A gay couple turned up at a B&B run by Christians, and were told 'No poofters'.
Well, anyone who's been here before knows that I am definitely opposed to any form of discrimination against anyone at all for any reason, but this isn't a clear case of 'damn Christians' because I'm also opposed to discrimination against Christians. Of which there is a lot, these days.
Most religions regard homosexuality as wrong. They are wrong to regard it as wrong, as far as I'm concerned, because it doesn't harm or affect anyone else and is therefore an irrelevance. All the same, those religions have deeply held beliefs and a B&B is private property. I cannot argue that a pub should be allowed to decide whether to allow smoking, on the grounds that it is private property, then argue that a B&B must be forced to accept tenants they don't want on their private property. It's the same law. It's the same dictatorial attitude that decides what you can and cannot allow to happen on your own property.
The gay couple were incensed, and that's not surprising. They had booked in advance so the B&B owner must have known that there were two men arriving with one room booked. Well, if it were me, I wouldn't have assumed 'gay'. I'd have assumed 'two guys sharing' and nothing beyond that. It's a common money-saving method among straight men too. Unless they turned up dressed like Julian Clary, nothing beyond that would have even occurred to me.
Here's what would have happened if I had been running that B&B:
Me: Yes, what is it?
Guest 1: We've booked a room.
Me: One room, two of you?
Guest 1: Yes. Is that a problem?
Me: No, no, it just means I get paid less for having the two of you here, but don't you worry about that. It's my business that's going down the tubes, not yours. Right. Smokers?
Guest 2: Huh?
Me: Smokers? Do you smoke?
Guest 1: Yes. Do you have an outside smoking area?
Me: No, I have an ashtray. Here you go.
Guest 1: Is that legal?
Me: An ashtray? As far as I am aware, ashtrays are still legal.
Guest 2: But you can't allow smoking in the rooms, surely?
Me: If it bothers you, put the ashtray on the windowsill. I'm not going to check that room until after you've left and I'd rather not find cigarette burns on the sheets. So take the ashtray and keep your gobs shut and nobody gets into trouble. Okay?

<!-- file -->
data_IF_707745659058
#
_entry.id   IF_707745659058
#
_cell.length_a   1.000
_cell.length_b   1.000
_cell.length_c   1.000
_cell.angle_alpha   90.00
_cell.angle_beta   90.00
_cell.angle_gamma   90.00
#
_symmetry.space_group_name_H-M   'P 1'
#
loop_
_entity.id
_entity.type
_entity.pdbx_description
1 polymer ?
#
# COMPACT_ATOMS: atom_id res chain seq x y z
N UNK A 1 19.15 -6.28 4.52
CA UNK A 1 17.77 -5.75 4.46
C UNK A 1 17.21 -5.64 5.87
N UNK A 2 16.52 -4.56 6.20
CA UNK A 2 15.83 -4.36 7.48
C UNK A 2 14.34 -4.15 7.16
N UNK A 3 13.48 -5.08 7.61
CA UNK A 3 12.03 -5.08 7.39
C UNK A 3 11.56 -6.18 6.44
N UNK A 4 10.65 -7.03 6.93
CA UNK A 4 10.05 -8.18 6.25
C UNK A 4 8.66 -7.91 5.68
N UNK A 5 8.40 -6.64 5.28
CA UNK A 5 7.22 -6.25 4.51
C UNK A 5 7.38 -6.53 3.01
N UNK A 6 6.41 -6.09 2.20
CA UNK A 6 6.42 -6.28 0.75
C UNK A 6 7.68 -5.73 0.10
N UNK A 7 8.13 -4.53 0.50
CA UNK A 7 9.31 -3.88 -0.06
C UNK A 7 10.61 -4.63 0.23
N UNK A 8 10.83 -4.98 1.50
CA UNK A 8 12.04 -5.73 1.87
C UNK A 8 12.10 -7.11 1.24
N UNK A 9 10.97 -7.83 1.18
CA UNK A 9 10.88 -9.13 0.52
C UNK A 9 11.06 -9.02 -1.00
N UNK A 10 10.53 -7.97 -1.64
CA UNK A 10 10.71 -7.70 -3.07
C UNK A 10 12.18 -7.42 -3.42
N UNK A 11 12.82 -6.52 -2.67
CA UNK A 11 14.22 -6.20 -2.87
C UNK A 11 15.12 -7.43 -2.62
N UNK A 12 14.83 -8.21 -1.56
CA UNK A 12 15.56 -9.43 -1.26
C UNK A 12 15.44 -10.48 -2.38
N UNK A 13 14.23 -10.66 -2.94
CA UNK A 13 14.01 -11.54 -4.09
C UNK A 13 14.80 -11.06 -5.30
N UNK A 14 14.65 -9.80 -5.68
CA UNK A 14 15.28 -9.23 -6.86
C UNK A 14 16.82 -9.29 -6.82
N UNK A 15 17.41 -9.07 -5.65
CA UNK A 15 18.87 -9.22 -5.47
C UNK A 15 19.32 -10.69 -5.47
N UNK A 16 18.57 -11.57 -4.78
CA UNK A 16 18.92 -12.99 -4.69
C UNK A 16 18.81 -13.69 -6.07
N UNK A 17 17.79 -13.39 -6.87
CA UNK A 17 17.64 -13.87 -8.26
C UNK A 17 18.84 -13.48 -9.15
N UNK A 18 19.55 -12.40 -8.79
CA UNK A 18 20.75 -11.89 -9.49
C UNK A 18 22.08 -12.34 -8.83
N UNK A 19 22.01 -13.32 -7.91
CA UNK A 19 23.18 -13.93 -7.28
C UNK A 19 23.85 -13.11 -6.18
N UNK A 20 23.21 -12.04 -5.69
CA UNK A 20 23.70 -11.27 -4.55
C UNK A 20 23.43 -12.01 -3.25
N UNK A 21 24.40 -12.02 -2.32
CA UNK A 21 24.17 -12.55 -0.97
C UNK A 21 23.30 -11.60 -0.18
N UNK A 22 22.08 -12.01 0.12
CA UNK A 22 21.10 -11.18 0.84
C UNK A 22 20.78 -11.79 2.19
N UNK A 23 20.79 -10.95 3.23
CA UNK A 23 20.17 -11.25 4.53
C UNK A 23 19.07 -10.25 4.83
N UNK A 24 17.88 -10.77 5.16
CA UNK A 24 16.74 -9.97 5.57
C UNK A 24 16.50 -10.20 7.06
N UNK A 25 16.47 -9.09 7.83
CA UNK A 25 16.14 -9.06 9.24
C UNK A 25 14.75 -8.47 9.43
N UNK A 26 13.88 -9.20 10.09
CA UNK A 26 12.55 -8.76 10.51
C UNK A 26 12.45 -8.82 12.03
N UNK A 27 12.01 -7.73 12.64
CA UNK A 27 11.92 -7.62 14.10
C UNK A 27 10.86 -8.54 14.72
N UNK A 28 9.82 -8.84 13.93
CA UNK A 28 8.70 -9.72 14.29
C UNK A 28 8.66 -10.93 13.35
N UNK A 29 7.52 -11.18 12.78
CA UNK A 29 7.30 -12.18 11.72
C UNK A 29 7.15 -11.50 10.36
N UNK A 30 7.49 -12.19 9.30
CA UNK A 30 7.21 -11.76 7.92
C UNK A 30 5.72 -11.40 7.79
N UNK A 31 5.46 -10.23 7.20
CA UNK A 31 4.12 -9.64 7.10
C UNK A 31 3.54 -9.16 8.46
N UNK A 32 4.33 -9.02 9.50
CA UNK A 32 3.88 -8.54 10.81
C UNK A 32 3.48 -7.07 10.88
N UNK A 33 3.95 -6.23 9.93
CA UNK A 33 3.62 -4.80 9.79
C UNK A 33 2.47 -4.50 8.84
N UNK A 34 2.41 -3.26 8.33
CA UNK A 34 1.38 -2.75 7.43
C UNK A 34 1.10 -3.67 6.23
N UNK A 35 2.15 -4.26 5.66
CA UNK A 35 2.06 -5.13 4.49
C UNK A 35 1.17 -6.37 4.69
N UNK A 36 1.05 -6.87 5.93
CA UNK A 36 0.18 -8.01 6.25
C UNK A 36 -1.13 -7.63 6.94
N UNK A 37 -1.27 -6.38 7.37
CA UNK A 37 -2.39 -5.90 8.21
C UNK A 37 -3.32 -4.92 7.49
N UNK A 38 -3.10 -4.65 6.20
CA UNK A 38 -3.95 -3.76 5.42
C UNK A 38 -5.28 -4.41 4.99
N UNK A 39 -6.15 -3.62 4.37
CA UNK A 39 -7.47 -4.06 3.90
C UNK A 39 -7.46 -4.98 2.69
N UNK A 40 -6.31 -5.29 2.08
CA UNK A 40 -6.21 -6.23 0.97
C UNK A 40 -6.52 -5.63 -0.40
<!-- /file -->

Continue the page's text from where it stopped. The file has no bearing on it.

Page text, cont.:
Guest 1: Well, if you're sure...
Me: Sure. Now shut up about it. The room has one double bed. Is that a problem? Would you like an electric fence down the middle of it? Igor will set one up for you...
Guest 1: Ha-ha, no, it's fine, we're a couple.
Me: Good, the price of electricity these days...
Guest 2: You don't mind?
Me: I don't care. Just don't drop ash anywhere an inspector can find it, don't leave any obvious burns and open the window wide before you check out.
Guest 1: Thanks. Oh, by the way, my friend here is the leader of the Lib Dems in the local council.
Me: Out! Get the hell out of my house. Take your money back and begone, fiends, before I call Igor and have him give you a proper anointing, thou dastardly poltroons!
The owners of hotels and guest houses have more to fear from someone smoking in there than from someone building a thermonuclear device in there. That's Labour's idea of perspective.
The police are now investigating this B&B owner for having the temerity to decide who can and cannot stay in their house. When really, if we didn't have all these 'Thou shalt not' laws, that B&B owner could have placed on their website - 'Christian owned, no gays, witches or heathens or hideous little men in steel masks who are going to make smartass remarks about the mummification of bacon at breakfast'.
If they could have said that, no gays need have been harmed in the making of this story. Those men would simply have taken their custom elsewhere. The B&B cannot say in advance whether they have preferences as to clientele. If they could, the problem would never arise.
If they had turned away someone for being a smoker, the police would not have been involved at all. If they had turned away someone on the grounds that they'd had a few beers, the police would not have been involved at all (even though that's the main reason for booking a B&B if you're visiting somewhere else). If they had turned away someone because they were so large the owners were a-feared for their bedsprings, the police would not have been involved at all. Even when hotels have turned away soldiers, there was no police involvement.
If they turn away someone for being Muslim or coloured or gay, or because the place had no disabled access, the full weight of the law is brought to bear at once. Some groups, when offended, can prosecute. Others, when offended, will be prosecuted.
Isn't equality wonderful?
Do gay rights trump religious rights or vice versa? What if they were Chinese Muslim beef-loving ex-convicts trying to get a room in an Indian Buddhist vegan gay hotel? Which group is the more favoured? Does a run beat a flush, does four of a kind beat a full house? How does this equality work anyway?
Wouldn't life be so much easier if we didn't have it? If we just said 'Everyone is the same. Everyone can choose who and what they like and don't like as long as there's no violence.'
Labour's 'equality' is not good for anyone. It just sets up confrontations like this because you don't know in advance which places will not make you welcome. They are not allowed to tell you.
If they were, we'd know who to avoid.